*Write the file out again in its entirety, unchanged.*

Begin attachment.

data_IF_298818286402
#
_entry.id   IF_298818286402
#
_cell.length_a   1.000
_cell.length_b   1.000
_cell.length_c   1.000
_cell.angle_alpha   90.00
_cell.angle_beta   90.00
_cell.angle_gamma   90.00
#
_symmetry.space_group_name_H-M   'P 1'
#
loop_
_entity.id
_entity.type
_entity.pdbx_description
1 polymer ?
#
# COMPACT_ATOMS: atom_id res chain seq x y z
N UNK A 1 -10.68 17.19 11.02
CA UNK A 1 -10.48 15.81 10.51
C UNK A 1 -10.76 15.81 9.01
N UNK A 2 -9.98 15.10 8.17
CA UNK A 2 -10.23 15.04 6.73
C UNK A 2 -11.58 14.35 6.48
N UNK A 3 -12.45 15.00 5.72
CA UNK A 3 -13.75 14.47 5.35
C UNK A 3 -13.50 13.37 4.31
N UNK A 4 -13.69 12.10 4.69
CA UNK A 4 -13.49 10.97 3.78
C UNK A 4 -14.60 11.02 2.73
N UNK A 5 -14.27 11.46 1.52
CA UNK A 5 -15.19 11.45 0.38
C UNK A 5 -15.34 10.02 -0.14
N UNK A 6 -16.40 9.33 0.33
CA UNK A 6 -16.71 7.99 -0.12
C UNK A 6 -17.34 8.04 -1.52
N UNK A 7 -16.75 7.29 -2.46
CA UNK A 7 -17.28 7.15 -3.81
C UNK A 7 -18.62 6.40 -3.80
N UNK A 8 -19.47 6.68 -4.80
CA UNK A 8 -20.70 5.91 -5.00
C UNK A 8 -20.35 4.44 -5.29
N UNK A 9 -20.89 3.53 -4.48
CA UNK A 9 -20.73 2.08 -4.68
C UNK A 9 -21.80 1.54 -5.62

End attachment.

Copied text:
data_IF_298818286402
#
_entry.id   IF_298818286402
#
_cell.length_a   1.000
_cell.length_b   1.000
_cell.length_c   1.000
_cell.angle_alpha   90.00
_cell.angle_beta   90.00
_cell.angle_gamma   90.00
#
_symmetry.space_group_name_H-M   'P 1'
#
loop_
_entity.id
_entity.type
_entity.pdbx_description
1 polymer ?
#
# COMPACT_ATOMS: atom_id res chain seq x y z
N UNK A 1 -10.68 17.19 11.02
CA UNK A 1 -10.48 15.81 10.51
C UNK A 1 -10.76 15.81 9.01
N UNK A 2 -9.98 15.10 8.17
CA UNK A 2 -10.23 15.04 6.73
C UNK A 2 -11.58 14.35 6.48
N UNK A 3 -12.45 15.00 5.72
CA UNK A 3 -13.75 14.47 5.35
C UNK A 3 -13.50 13.37 4.31
N UNK A 4 -13.69 12.10 4.69
CA UNK A 4 -13.49 10.97 3.78
C UNK A 4 -14.60 11.02 2.73
N UNK A 5 -14.27 11.46 1.52
CA UNK A 5 -15.19 11.45 0.38
C UNK A 5 -15.34 10.02 -0.14
N UNK A 6 -16.40 9.33 0.33
CA UNK A 6 -16.71 7.99 -0.12
C UNK A 6 -17.34 8.04 -1.52
N UNK A 7 -16.75 7.29 -2.46
CA UNK A 7 -17.28 7.15 -3.81
C UNK A 7 -18.62 6.40 -3.80
N UNK A 8 -19.47 6.68 -4.80
CA UNK A 8 -20.70 5.91 -5.00
C UNK A 8 -20.35 4.44 -5.29
N UNK A 9 -20.89 3.53 -4.48
CA UNK A 9 -20.73 2.08 -4.68
C UNK A 9 -21.80 1.54 -5.62